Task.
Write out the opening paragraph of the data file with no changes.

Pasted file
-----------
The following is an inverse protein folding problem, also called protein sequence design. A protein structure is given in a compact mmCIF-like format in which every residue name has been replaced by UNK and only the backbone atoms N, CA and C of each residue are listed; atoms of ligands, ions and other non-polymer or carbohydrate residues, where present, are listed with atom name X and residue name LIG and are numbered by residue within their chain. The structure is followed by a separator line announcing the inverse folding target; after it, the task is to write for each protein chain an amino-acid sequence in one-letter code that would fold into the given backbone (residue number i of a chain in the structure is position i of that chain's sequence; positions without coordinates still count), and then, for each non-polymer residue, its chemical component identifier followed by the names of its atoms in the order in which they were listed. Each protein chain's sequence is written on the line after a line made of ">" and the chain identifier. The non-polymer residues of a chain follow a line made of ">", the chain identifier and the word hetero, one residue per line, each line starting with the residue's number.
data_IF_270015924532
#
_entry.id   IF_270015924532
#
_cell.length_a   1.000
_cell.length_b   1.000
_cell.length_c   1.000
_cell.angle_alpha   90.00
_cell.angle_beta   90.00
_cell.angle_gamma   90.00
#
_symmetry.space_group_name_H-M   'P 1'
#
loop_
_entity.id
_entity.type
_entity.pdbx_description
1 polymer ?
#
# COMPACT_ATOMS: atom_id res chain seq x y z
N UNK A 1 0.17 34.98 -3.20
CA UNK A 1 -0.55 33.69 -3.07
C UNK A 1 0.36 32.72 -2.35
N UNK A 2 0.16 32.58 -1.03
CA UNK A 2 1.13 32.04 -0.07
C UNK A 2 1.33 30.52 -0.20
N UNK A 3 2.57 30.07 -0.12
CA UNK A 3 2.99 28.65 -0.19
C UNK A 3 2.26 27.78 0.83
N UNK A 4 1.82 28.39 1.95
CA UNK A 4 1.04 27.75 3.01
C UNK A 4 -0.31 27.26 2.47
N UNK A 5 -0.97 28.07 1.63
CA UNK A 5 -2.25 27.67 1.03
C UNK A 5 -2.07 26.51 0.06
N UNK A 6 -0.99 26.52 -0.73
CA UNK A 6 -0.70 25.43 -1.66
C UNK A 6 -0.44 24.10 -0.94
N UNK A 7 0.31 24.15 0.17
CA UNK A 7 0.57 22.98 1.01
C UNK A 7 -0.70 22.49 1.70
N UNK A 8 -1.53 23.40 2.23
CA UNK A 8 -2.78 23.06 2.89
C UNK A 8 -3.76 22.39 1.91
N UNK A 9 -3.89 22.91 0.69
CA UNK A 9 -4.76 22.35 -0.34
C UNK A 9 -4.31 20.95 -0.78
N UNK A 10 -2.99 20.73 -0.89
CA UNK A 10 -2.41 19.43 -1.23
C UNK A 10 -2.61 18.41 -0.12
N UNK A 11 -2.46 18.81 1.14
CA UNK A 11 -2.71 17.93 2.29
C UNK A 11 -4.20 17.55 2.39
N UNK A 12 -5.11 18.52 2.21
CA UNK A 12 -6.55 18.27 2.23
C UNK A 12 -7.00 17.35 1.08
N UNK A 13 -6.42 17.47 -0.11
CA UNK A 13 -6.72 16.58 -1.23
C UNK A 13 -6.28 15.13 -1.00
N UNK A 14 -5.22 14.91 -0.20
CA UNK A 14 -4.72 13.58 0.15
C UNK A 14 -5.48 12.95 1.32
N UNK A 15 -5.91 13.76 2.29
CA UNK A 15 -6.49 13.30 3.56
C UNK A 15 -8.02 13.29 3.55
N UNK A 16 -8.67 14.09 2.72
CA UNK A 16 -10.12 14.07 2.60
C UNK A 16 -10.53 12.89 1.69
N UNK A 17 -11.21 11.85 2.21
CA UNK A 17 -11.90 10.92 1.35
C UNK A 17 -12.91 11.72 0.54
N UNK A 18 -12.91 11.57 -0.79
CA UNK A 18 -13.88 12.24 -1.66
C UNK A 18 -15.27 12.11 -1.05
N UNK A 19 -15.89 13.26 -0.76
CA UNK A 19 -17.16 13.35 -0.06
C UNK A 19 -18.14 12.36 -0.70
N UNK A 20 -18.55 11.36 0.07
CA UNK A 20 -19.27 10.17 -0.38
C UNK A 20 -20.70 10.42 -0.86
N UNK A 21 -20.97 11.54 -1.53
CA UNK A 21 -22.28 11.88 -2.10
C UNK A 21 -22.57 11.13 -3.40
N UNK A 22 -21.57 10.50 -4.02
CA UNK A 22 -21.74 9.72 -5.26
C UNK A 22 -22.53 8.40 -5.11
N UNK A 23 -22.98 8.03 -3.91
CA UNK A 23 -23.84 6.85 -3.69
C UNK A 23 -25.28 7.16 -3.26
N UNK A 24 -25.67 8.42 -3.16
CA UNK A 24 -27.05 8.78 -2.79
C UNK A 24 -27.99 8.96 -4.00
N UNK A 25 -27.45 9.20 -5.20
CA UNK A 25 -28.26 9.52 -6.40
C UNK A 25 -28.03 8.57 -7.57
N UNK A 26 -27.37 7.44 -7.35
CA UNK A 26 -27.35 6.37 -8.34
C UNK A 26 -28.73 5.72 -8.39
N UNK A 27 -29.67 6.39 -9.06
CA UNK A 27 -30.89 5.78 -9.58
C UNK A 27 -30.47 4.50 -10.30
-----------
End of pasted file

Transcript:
The following is an inverse protein folding problem, also called protein sequence design. A protein structure is given in a compact mmCIF-like format in which every residue name has been replaced by UNK and only the backbone atoms N, CA and C of each residue are listed; atoms of ligands, ions and other non-polymer or carbohydrate residues, where present, are listed with atom name X and residue name LIG and are numbered by residue within their chain. The structure is followed by a separator line announcing the inverse folding target; after it, the task is to write for each protein chain an amino-acid sequence in one-letter code that would fold into the given backbone (residue number i of a chain in the structure is position i of that chain's sequence; positions without coordinates still count), and then, for each non-polymer residue, its chemical component identifier followed by the names of its atoms in the order in which they were listed. Each protein chain's sequence is written on the line after a line made of ">" and the chain identifier. The non-polymer residues of a chain follow a line made of ">", the chain identifier and the word hetero, one residue per line, each line starting with the residue's number.